He was sent to Rome along with other captives, where he came to Claudius' attention for his courtesy and bearing and so was pardoned. He and his family were permitted to live out their lives in peace in Italy, but the date of his death is unknown.

The account of these events is taken from Tacitus' "Annals," Book XII (translated by Alfred John Church and William Jackson Brodribb): The army then marched against the Silures, a naturally fierce people and now full of confidence in the might of Caratacus, who by many an indecisive and many a successful battle had raised himself far above all the other generals of the Britons. Inferior in military strength, but deriving an advantage from the deceptiveness of the country, he at once shifted the war by a stratagem into the territory of the Ordovices, where, joined by all who dreaded peace with us, he resolved on a final struggle. He selected a position for the engagement in which advance and retreat alike would be difficult for our men and comparatively easy for his own, and then on some lofty hills, wherever their sides could be approached by a gentle slope, he piled up stones to serve as a rampart. A river too of varying depth was in his front, and his armed bands were drawn up before his defences.

Then too the chieftains of the several tribes went from rank to rank, encouraging and confirming the spirit of their men by making light of their fears, kindling their hopes, and by every other warlike incitement. As for Caratacus, he flew hither and thither, protesting that that day and that battle would be the beginning of the recovery of their freedom, or of everlasting bondage. He appealed, by name, to their forefathers who had driven back the dictator Caesar, by whose valour they were free from the Roman axe and tribute, and still preserved inviolate the persons of their wives and of their children. While he was thus speaking, the host shouted applause; every warrior bound himself by his national oath not to shrink from weapons or wounds.

Such enthusiasm confounded the Roman general. The river too in his face, the rampart they had added to it, the frowning hilltops, the stern resistance and masses of fighting men everywhere apparent, daunted him. But his soldiers insisted on battle, exclaiming that valour could overcome all things; and the prefects and tribunes, with similar language, stimulated the ardour of the troops. Ostorius having ascertained by a survey the inaccessible and the assailable points of the position, led on his furious men, and crossed the river without difficulty. When he reached the barrier, as long as it was a fight with missiles, the wounds and the slaughter fell chiefly on our soldiers; but when he had formed the military testudo, and the rude, ill-compacted fence of stones was torn down, and it was an equal hand-to-hand engagement, the barbarians retired to the heights. Yet even there, both light and heavy-armed soldiers rushed to the attack; the first harassed the foe with missiles, while the latter closed with them, and the opposing ranks of the Britons were broken, destitute as they were of the defence of breast-plates or helmets. When they faced the auxiliaries, they were felled by the swords and javelins of our legionaries; if they wheeled round, they were again met by the sabres and spears of the auxiliaries. It was a glorious victory; the wife and daughter of Caratacus were captured, and his brothers too were admitted to surrender.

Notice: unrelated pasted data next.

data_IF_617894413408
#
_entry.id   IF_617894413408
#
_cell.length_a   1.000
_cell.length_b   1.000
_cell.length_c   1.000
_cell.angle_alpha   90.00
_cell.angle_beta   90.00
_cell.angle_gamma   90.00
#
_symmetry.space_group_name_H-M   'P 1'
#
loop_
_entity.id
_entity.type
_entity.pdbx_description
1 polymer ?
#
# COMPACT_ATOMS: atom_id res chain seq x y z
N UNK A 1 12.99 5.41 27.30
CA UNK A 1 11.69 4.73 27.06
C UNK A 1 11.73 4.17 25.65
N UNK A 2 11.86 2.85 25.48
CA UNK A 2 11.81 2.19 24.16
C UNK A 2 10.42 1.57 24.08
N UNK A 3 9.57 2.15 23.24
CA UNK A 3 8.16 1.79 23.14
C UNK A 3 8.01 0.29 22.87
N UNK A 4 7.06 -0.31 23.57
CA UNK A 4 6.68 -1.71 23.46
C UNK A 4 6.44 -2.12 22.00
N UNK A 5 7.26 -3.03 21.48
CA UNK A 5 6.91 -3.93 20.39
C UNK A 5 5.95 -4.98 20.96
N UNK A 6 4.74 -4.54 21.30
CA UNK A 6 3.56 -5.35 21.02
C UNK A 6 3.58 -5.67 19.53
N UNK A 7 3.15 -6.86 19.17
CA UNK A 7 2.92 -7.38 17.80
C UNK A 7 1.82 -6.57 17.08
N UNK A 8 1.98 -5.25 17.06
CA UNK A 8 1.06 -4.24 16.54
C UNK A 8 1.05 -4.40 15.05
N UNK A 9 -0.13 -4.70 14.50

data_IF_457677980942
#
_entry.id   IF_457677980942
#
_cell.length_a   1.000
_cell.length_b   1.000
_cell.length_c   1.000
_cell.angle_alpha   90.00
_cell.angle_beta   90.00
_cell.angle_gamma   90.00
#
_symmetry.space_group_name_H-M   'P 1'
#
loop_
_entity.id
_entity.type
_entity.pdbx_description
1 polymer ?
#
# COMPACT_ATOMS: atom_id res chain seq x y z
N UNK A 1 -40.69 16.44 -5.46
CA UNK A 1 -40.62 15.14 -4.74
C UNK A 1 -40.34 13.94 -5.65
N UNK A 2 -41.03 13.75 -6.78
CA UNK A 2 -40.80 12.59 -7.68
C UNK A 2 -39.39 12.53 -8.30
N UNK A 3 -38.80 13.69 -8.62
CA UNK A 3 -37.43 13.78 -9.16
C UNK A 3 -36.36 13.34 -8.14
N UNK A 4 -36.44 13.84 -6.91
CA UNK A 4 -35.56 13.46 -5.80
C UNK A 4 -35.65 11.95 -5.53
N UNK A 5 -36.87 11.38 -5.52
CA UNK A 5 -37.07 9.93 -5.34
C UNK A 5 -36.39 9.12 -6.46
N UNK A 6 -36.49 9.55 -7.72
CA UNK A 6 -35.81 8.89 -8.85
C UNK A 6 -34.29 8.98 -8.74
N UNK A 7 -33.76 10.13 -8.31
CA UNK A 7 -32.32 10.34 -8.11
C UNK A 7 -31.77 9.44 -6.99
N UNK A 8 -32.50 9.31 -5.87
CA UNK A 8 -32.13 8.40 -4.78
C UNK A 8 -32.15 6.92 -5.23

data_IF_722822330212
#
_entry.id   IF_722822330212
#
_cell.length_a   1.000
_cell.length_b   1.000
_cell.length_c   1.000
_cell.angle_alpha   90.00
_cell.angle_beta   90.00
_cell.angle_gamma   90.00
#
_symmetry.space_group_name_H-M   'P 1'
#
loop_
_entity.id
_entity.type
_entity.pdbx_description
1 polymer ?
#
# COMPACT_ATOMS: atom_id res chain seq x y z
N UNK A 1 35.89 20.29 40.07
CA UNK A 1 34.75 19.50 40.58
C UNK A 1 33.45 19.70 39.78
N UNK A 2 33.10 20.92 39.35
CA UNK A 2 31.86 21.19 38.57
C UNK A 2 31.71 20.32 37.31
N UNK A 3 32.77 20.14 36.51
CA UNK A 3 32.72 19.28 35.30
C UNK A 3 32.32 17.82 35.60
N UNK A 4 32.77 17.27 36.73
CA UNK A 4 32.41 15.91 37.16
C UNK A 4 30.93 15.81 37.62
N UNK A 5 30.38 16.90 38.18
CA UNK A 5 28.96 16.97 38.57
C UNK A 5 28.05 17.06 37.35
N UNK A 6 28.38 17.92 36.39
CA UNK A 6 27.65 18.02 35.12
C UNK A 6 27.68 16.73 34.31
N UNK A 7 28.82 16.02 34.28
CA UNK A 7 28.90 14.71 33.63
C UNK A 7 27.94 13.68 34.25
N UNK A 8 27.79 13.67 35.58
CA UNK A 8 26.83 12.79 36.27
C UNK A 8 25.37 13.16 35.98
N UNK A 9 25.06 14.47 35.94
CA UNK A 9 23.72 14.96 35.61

There is seldom safety for the unfortunate, and Caratacus, seeking the protection of Cartimandua, queen of the Brigantes, was put in chains and delivered up to the conquerors, nine years after the beginning of the war in Britain. His fame had spread thence, and travelled to the neighbouring islands and provinces, and was actually celebrated in Italy. All were eager to see the great man, who for so many years had defied our power. Even at Rome the name of Caratacus was no obscure one; and the emperor, while he exalted his own glory, enhanced the renown of the vanquished. The people were summoned as to a grand spectacle; the praetorian cohorts were drawn up under arms in the plain in front of their camp; then came a procession of the royal vassals, and the ornaments and neck-chains and the spoils which the king had won in wars with other tribes, were displayed. Next were to be seen his brothers, his wife and daughter; last of all, Caratacus himself. All the rest stooped in their fear to abject supplication; not so the king, who neither by humble look nor speech sought compassion.